Rideshare Drivers From Around The World Are Coming Together, With Help From A Familiar Benefactor

Rideshare Drivers From Around The World Are Coming Together, With Help From A Familiar Benefactor
Photo: Damian Dovarganes, AP

As Uber, Lyft, and lesser-known transportation companies masquerading as tech firms have gradually squeezed savings out of their contingent workforces, those same contract drivers have gotten angry and organised. The first big mass action was a global strike in May of last year, kicked off by LA’s Rideshare Drivers United (RDU).

On Thursday, many of those groups, both grassroots and union-backed, are coming together to meet in London under the auspices of the philanthropic group Open Society Foundations to found a new entity they’re calling the International Alliance of App-Based Transport Workers (IAATW).

“The rapid growth of platform companies has been built on a business model that excludes fair labour practices and perpetuates low pay for drivers. But the global reach of the companies dominating this sector also presents important opportunities for shared action among workers across borders,” Elizabeth Frantz, director of Open Society Foundations’ Fair Work portfolio, told Gizmodo over email. Attendees will span 23 counties, and include several U.S.-based heavy hitters like RDU, as well as New York’s Taxi Workers Alliance and the Philadelphia Drivers Union, and will be hosted by the Independent Workers Union of Great Britain.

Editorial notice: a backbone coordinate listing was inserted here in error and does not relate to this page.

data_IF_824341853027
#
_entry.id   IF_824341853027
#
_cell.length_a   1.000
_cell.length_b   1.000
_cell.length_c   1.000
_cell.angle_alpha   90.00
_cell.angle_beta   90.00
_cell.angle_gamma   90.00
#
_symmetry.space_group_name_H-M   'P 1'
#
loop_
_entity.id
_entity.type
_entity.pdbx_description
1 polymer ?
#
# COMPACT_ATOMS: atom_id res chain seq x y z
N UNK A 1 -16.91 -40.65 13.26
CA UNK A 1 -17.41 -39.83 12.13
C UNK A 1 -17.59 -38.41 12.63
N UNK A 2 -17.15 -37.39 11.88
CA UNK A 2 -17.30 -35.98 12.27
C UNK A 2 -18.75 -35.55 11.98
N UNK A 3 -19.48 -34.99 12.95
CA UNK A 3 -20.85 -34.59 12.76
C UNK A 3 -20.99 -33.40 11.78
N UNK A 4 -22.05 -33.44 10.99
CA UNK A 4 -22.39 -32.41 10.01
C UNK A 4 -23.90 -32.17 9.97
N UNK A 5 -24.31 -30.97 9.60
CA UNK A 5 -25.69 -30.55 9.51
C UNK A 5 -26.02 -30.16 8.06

While ridesharing looms large in the conversation for worker rights, according to Frantz, IAATW will also include contingent security, janitors, bike couriers, and foster care contractors.

Despite the impressive list of groups intent on convening, IAATW doesn’t truly exist yet: The first order of business will be the production of a manifesto that, one assumes, will guide the operations of any future actions. Open Society Foundation, founded by billionaire George Soros and operating with a $US1.2 ($2) billion budget for 2020, has thrown the clout of its name and a $US130,000 ($192,665) grant to cover convention costs behind this effort. And as of now, however, no governance structure or policy goals have been set in stone. RDU and IWGB did not respond to a request for additional comment.

Both the current nebulous state of the group, as well its funding source, draws an immediate comparison between IAATW and Athena, the Open Society-backed coalition that made its splashy debut in the New York Times in November.

A cadre of groups currently taking action against Amazon—Illinois’s Warehouse Workers for Justice, Minnesota’s Awood Centre, and national policy centre Good Jobs First—have thrown their names behind Athena. And while it may grow into a fearsome force, currently its broad mandate and lack of policy wins make it feel more like a holding company of loosely connected ideas. “A coalition to stop Amazon’s injustices—#spying, gentrification, #dirtyenergy #monopoly & worker abuse,” the group’s Twitter bio currently reads: all important fights, but ones that have historically remained the target of separate actions.

Even if a one-off is all IAATW amounts to, it’s a crucial way for often-atomized workers who don’t share an office or other means of direct communication to build relationships and swap strategies. Naturally, though, the attendees have higher hopes. “In California, we are fighting to defend AB5,” Nicole Moore a member of RDU wrote in a statement to press, referencing the bitter fight over a new gig-work law in California. “But what we are learning through international organising is that no matter where the gig giants go, they break the law at every turn. That’s why we need the IAATW—not just to share information, but to build a global strategy.”